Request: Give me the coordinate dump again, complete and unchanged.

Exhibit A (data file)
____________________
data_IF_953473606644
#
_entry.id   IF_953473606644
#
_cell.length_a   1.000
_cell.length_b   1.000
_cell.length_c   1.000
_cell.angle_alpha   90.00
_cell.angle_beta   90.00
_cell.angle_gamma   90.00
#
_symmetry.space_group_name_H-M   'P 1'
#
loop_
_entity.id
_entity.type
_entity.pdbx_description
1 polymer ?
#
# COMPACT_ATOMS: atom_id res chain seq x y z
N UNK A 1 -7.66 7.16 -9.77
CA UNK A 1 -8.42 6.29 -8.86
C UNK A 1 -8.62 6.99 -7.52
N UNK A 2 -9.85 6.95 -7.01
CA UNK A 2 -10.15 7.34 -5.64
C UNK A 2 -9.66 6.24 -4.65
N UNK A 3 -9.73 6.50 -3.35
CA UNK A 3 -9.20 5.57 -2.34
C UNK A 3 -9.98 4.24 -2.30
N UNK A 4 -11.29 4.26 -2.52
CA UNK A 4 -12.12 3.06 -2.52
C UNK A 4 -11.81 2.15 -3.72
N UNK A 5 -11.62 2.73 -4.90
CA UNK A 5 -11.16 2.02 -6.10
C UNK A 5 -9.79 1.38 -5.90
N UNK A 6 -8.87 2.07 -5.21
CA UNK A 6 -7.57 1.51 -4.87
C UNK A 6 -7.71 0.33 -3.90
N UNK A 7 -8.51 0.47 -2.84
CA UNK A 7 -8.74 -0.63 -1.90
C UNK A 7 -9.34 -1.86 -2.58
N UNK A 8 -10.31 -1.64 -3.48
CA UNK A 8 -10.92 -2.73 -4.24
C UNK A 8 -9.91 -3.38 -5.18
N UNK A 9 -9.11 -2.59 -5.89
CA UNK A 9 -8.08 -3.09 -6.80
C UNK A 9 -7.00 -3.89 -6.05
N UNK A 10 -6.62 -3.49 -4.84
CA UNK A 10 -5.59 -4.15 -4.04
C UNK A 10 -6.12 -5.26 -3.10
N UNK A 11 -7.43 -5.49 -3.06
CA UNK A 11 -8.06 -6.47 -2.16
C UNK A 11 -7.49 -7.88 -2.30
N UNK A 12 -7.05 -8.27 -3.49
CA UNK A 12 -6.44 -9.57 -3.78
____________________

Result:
data_IF_953473606644
#
_entry.id   IF_953473606644
#
_cell.length_a   1.000
_cell.length_b   1.000
_cell.length_c   1.000
_cell.angle_alpha   90.00
_cell.angle_beta   90.00
_cell.angle_gamma   90.00
#
_symmetry.space_group_name_H-M   'P 1'
#
loop_
_entity.id
_entity.type
_entity.pdbx_description
1 polymer ?
#
# COMPACT_ATOMS: atom_id res chain seq x y z
N UNK A 1 -7.66 7.16 -9.77
CA UNK A 1 -8.42 6.29 -8.86
C UNK A 1 -8.62 6.99 -7.52
N UNK A 2 -9.85 6.95 -7.01
CA UNK A 2 -10.15 7.34 -5.64
C UNK A 2 -9.66 6.24 -4.65
N UNK A 3 -9.73 6.50 -3.35
CA UNK A 3 -9.20 5.57 -2.34
C UNK A 3 -9.98 4.24 -2.30
N UNK A 4 -11.29 4.26 -2.52
CA UNK A 4 -12.12 3.06 -2.52
C UNK A 4 -11.81 2.15 -3.72
N UNK A 5 -11.62 2.73 -4.90
CA UNK A 5 -11.16 2.02 -6.10
C UNK A 5 -9.79 1.38 -5.90
N UNK A 6 -8.87 2.07 -5.21
CA UNK A 6 -7.57 1.51 -4.87
C UNK A 6 -7.71 0.33 -3.90
N UNK A 7 -8.51 0.47 -2.84
CA UNK A 7 -8.74 -0.63 -1.90
C UNK A 7 -9.34 -1.86 -2.58
N UNK A 8 -10.31 -1.64 -3.48
CA UNK A 8 -10.92 -2.73 -4.24
C UNK A 8 -9.91 -3.38 -5.18
N UNK A 9 -9.11 -2.59 -5.89
CA UNK A 9 -8.08 -3.09 -6.80
C UNK A 9 -7.00 -3.89 -6.05
N UNK A 10 -6.62 -3.49 -4.84
CA UNK A 10 -5.59 -4.15 -4.04
C UNK A 10 -6.12 -5.26 -3.10
N UNK A 11 -7.43 -5.49 -3.06
CA UNK A 11 -8.06 -6.47 -2.16
C UNK A 11 -7.49 -7.88 -2.30
N UNK A 12 -7.05 -8.27 -3.49
CA UNK A 12 -6.44 -9.57 -3.78